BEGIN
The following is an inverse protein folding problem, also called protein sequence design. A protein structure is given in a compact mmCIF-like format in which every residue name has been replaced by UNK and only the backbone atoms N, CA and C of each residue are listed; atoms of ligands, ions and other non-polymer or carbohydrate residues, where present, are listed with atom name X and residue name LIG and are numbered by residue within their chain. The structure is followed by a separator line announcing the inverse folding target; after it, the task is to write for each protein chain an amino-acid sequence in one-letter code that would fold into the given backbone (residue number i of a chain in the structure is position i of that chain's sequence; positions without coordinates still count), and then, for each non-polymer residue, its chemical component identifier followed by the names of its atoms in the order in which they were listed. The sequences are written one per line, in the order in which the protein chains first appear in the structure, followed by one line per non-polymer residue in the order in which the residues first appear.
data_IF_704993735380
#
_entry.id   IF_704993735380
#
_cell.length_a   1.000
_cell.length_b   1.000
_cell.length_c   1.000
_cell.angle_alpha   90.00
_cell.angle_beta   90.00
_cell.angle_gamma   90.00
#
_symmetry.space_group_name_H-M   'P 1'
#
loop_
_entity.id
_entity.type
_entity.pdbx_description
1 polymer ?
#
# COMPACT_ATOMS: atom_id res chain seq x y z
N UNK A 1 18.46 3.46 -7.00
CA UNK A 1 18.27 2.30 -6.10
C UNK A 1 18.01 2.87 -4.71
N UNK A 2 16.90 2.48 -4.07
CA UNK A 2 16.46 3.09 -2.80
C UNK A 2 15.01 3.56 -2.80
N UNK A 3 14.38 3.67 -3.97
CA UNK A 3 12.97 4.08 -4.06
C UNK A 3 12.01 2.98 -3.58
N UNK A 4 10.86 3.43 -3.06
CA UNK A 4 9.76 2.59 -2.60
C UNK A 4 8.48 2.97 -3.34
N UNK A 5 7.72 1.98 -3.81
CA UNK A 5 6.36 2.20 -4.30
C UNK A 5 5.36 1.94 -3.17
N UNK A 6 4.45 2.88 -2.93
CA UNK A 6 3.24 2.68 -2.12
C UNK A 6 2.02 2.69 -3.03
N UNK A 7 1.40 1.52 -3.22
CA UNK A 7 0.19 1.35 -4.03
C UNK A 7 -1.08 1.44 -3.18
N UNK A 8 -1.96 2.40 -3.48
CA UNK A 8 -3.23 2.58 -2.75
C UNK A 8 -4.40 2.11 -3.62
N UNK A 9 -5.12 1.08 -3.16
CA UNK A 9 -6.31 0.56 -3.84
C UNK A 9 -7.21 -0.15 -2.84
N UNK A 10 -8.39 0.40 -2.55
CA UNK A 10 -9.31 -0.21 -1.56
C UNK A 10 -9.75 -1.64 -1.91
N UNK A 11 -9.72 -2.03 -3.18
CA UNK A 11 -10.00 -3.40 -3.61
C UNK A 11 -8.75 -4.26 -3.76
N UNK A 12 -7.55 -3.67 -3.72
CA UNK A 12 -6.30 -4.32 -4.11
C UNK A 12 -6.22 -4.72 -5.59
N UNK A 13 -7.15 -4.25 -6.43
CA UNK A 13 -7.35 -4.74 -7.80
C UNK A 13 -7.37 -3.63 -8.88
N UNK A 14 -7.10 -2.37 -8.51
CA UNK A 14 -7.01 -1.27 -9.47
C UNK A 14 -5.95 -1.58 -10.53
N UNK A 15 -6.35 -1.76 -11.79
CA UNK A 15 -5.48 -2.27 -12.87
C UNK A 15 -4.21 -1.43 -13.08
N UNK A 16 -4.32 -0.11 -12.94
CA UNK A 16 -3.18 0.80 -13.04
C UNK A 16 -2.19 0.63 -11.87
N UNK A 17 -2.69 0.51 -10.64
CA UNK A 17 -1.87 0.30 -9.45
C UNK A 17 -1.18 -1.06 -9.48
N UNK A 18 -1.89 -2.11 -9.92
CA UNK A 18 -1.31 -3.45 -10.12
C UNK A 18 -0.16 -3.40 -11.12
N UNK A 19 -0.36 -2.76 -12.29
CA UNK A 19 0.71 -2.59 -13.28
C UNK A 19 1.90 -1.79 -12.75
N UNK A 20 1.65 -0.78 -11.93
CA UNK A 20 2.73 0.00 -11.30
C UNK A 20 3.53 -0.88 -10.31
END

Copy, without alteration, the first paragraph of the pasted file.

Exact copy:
The following is an inverse protein folding problem, also called protein sequence design. A protein structure is given in a compact mmCIF-like format in which every residue name has been replaced by UNK and only the backbone atoms N, CA and C of each residue are listed; atoms of ligands, ions and other non-polymer or carbohydrate residues, where present, are listed with atom name X and residue name LIG and are numbered by residue within their chain. The structure is followed by a separator line announcing the inverse folding target; after it, the task is to write for each protein chain an amino-acid sequence in one-letter code that would fold into the given backbone (residue number i of a chain in the structure is position i of that chain's sequence; positions without coordinates still count), and then, for each non-polymer residue, its chemical component identifier followed by the names of its atoms in the order in which they were listed. The sequences are written one per line, in the order in which the protein chains first appear in the structure, followed by one line per non-polymer residue in the order in which the residues first appear.